And may I daresay, most deserving of answers are the families and loved ones of those who were lost in this tragedy. My sincere sympathy and condolences to them all.
            To be, or musubi... What was da question?

            Comment


            • #7
              Re: Air France 447

              I'm thinking the U.S. Navy (or another country w/ modern subs) will need to get involved. I'm imagining two scenarios:

              1) a patrolling submarine happened to be near enough to hear the plane hit the water

              2) a submarine is able to search the area, using its hydrophones to listen for the beacon


              Submarine design is a constant arms race between silence and hearing. The Seawolf class attack submarine has the best sonar technology America can muster. The question is: is it good enough for the above two scenarios?

              How loud was the sound of the plane hitting the water? How close would a sub need to be, to detect that sound among the background noise in the ocean (keeping in mind they aren't expecting such an event to occur)? Was the sub at the proper depth to hear it (the ocean has different layers of water where sound tends to stay within)?

              If not the sound of the crash, how about the sound of implosions, as the plane sinks below crush depth? The fuselage probably broke apart on impact and flooded with water. Are there any other containers holding enough air to make a loud enough "POP"?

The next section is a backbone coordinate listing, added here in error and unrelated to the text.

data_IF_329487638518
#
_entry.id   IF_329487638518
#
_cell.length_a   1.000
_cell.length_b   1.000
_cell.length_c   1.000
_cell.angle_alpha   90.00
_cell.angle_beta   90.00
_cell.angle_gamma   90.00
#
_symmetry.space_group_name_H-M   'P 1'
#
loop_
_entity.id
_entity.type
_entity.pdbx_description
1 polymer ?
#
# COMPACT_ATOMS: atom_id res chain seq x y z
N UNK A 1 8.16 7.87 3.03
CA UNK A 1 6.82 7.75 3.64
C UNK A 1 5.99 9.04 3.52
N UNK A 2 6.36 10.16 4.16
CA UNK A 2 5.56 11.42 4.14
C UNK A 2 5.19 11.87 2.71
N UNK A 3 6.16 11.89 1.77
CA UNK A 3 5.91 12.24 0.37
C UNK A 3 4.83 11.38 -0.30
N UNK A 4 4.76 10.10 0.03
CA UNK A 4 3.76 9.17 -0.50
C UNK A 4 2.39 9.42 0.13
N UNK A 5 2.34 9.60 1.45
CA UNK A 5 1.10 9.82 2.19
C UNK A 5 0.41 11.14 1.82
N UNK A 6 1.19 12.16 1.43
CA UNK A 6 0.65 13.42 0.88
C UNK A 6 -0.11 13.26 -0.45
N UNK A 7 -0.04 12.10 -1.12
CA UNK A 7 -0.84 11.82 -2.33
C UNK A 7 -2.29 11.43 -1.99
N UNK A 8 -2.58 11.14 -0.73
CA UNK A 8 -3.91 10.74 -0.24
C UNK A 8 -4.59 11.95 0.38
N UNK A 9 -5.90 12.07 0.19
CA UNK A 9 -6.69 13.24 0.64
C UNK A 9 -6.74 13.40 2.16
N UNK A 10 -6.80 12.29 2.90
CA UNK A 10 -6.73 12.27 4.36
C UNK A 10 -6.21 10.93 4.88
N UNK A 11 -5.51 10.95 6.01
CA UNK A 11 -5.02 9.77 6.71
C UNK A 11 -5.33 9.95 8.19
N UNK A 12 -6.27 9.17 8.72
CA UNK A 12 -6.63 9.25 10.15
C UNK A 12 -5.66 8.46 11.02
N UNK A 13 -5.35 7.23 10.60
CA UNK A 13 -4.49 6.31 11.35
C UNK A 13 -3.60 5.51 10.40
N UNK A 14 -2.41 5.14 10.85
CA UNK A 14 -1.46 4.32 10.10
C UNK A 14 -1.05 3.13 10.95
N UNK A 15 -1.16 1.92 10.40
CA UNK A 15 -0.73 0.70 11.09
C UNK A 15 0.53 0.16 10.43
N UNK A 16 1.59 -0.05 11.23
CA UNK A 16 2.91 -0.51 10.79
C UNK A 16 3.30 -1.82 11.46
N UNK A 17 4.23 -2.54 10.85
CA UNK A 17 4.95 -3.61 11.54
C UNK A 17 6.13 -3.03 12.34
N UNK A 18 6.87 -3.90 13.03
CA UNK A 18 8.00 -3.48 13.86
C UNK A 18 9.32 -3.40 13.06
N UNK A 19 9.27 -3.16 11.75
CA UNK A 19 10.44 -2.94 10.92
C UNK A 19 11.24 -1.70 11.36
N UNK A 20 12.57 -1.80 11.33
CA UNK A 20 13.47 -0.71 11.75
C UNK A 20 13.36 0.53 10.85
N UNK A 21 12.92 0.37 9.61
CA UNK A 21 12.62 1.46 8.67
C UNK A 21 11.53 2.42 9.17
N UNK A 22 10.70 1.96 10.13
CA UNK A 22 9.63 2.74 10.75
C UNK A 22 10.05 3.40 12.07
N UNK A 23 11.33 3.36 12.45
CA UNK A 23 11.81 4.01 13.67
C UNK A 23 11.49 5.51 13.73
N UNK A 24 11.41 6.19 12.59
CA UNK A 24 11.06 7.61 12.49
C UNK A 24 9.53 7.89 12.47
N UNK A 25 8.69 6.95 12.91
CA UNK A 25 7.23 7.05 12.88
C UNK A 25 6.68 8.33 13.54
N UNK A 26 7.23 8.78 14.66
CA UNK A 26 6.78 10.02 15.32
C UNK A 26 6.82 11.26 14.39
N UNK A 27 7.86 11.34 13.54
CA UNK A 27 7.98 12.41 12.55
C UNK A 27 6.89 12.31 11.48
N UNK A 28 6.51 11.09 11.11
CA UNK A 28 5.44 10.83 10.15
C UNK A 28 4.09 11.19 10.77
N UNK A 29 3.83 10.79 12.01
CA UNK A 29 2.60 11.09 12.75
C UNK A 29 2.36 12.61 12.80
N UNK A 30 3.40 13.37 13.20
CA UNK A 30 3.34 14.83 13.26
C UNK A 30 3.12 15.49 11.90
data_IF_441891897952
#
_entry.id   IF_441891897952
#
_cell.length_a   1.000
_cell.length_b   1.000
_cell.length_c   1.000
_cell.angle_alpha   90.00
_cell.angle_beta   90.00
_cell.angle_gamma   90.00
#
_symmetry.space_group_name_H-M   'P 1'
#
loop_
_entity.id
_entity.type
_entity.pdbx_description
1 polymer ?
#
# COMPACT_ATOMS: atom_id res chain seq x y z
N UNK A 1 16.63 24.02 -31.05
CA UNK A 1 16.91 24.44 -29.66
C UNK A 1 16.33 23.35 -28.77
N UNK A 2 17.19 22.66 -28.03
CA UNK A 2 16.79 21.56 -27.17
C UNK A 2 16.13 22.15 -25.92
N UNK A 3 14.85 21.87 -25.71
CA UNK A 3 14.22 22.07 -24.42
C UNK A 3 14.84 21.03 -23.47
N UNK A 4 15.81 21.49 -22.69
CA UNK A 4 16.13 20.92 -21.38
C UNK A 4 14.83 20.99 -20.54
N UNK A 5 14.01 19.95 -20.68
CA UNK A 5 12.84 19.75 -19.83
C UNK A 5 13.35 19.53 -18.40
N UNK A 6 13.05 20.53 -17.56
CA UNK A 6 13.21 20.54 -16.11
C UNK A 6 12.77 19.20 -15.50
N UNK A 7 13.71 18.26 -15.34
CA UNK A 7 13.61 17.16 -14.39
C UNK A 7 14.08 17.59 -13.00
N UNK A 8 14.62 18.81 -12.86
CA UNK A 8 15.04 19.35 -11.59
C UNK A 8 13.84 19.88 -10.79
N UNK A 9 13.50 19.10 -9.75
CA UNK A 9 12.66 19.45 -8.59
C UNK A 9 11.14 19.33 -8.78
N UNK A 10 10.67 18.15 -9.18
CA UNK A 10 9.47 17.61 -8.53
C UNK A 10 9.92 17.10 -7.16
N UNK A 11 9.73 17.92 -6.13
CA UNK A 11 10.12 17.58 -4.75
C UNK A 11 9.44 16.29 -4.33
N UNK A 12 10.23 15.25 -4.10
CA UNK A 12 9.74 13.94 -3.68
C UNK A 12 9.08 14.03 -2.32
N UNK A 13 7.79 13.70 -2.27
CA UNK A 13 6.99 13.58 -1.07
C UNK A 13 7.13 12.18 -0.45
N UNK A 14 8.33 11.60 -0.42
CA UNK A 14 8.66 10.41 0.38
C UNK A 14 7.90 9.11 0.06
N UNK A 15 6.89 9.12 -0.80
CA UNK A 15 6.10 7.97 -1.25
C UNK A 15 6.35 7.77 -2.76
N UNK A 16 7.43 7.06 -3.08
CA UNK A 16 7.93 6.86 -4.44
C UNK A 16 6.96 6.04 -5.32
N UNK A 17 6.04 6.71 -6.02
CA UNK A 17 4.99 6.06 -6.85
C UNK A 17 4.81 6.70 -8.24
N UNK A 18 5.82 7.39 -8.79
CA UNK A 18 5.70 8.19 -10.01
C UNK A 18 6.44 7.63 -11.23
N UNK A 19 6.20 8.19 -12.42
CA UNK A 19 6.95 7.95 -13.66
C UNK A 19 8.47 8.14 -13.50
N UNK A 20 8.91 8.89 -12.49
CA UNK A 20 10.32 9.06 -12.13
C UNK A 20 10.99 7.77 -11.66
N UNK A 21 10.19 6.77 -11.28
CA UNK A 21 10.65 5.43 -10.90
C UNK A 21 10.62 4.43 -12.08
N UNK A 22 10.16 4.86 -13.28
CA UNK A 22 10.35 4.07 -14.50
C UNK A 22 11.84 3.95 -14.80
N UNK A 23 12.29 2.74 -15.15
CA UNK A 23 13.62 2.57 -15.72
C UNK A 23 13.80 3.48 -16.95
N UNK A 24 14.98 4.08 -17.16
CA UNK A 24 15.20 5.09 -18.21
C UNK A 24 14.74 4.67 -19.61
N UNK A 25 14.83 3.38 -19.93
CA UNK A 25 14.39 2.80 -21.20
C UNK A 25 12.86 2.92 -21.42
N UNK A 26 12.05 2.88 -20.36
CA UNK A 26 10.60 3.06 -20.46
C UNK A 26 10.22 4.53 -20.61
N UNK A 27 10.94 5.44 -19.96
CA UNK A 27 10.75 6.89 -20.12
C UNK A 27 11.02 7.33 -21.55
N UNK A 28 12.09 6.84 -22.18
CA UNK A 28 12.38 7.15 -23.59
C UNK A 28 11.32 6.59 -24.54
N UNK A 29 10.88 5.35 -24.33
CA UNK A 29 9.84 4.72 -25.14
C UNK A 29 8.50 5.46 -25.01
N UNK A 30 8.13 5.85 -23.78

If the crash wasn't / can't be detected, what about the acoustic beacon? They think the plane is sitting at 9k to 14k feet. The Seawolf can go down to 2k. Is that close enough to hear it? Sound can travel surprising distances, underwater. Submarines can deploy a towed sonar array behind them. Can they sink one down to great depths?

              How noisy is the ocean in that area? Will the terrain surrounding the resting place muffle the sounds from the becaon?

              Will the fact that the beacon sounds off every second aid in its detection? Did you know cellphone and GPS radio signals are weaker than background noise, yet we can still receive phone calls and our bombs still land where we tell them to (doesn't mean we gave them the right target)?


              And finally, beyond technology issues, would the Navy want to get involved? Do they want to reveal their capabilities? Do they want to have their submarines (whose job is to roam around undetected), hanging around in predictable places?

              I'm thinking they'll try (though they might not tell anyone), just to test out their technology and training. I imagine they'd also tell the world if (and only if) they find it. Might be difficult to resist an opportunity to brag.
              "By concealing your desires, you may trick people into being cruel about the wrong thing." --Steven Aylett, Fain the Sorcerer
              "You gotta get me to the tall corn." --David Mamet, Spartan
              "
              Amateurs talk technology, professionals talk conditions." --(unknown)

              Comment


              • #8
                Re: Air France 447

                This was sent to me by somebody who is attached to the French airforce.
                It is not mine but I hope it will be allowed ?